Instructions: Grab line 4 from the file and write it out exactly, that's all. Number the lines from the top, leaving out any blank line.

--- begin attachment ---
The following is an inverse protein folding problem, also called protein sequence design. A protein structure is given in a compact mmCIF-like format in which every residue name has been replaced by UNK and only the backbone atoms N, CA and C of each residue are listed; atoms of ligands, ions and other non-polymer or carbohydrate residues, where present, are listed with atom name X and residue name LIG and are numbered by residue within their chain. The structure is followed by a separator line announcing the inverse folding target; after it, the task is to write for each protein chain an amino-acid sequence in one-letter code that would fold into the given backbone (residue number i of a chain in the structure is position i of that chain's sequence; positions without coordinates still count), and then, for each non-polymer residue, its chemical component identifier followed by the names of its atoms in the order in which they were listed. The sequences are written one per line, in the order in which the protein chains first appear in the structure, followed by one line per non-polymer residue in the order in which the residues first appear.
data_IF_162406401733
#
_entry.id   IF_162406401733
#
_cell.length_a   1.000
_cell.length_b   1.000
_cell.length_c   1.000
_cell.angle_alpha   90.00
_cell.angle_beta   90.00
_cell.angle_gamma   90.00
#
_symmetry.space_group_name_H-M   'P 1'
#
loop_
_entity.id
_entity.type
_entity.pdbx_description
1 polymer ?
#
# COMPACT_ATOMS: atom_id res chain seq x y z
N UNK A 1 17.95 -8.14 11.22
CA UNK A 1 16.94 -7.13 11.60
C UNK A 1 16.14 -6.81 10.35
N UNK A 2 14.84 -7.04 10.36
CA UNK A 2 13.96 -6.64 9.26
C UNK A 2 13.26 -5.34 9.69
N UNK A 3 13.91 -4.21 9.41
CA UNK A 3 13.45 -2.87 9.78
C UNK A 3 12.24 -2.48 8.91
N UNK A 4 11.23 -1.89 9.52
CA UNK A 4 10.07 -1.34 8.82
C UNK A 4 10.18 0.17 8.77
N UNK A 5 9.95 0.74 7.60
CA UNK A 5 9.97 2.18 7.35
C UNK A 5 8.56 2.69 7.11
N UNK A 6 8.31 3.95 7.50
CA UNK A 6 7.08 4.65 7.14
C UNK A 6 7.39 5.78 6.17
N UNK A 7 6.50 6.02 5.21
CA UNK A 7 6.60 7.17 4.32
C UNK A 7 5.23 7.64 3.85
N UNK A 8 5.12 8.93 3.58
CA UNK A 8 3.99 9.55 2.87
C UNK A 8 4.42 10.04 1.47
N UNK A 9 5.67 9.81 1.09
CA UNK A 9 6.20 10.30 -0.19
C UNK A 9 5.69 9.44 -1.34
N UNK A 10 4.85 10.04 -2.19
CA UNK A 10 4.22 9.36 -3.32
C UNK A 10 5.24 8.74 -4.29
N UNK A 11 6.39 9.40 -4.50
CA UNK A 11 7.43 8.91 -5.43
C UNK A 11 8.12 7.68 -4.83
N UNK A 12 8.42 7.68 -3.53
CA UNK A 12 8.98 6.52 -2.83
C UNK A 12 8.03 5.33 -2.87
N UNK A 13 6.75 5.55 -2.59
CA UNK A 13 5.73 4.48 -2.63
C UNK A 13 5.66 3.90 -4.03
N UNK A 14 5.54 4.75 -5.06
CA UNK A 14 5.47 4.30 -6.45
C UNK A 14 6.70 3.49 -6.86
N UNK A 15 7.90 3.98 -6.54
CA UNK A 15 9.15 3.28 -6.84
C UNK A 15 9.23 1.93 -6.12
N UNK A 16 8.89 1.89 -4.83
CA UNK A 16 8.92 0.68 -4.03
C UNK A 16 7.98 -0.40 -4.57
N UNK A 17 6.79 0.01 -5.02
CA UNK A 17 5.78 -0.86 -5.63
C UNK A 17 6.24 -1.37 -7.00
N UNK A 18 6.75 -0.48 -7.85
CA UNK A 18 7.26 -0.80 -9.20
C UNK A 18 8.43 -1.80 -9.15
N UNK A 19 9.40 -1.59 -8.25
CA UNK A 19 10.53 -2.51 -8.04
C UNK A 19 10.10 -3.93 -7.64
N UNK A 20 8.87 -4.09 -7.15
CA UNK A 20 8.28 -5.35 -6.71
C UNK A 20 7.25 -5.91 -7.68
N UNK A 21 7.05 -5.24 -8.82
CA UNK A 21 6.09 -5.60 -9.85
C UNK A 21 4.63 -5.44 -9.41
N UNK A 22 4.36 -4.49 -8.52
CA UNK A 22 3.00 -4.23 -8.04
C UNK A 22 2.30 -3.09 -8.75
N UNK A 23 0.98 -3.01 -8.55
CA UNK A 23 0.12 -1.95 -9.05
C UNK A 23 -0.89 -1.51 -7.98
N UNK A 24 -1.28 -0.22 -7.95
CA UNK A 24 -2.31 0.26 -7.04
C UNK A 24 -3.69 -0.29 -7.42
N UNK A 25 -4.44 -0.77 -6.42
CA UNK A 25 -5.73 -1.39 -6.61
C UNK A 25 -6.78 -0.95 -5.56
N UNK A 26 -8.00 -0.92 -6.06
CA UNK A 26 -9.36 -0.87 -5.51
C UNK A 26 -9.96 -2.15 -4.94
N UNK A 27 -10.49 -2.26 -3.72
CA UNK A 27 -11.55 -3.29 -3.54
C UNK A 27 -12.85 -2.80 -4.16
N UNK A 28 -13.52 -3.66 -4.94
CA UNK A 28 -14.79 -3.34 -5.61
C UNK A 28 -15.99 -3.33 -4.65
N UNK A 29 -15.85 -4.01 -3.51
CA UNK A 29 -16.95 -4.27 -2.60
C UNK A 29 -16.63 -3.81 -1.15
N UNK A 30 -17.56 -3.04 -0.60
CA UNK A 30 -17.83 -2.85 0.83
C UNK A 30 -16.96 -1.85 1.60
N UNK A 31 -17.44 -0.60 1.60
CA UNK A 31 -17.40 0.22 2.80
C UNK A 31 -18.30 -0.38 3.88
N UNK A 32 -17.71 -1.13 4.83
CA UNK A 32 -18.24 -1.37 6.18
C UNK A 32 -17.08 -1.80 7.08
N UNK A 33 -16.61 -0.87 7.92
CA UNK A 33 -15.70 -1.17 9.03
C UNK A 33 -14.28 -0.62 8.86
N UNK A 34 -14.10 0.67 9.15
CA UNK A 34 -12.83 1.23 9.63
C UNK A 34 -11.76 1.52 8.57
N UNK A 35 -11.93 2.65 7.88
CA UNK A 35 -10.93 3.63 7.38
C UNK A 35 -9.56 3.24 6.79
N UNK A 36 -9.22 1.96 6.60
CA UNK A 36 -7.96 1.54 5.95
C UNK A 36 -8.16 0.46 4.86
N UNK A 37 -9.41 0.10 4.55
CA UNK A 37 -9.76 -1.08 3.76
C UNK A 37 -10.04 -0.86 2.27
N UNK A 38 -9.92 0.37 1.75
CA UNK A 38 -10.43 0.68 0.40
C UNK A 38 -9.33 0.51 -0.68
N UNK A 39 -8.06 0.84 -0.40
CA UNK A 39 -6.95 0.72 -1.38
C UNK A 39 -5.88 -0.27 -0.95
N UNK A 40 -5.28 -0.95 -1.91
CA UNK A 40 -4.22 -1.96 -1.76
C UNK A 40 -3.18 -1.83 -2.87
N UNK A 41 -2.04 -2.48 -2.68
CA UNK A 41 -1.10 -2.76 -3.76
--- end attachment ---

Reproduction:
_entry.id   IF_162406401733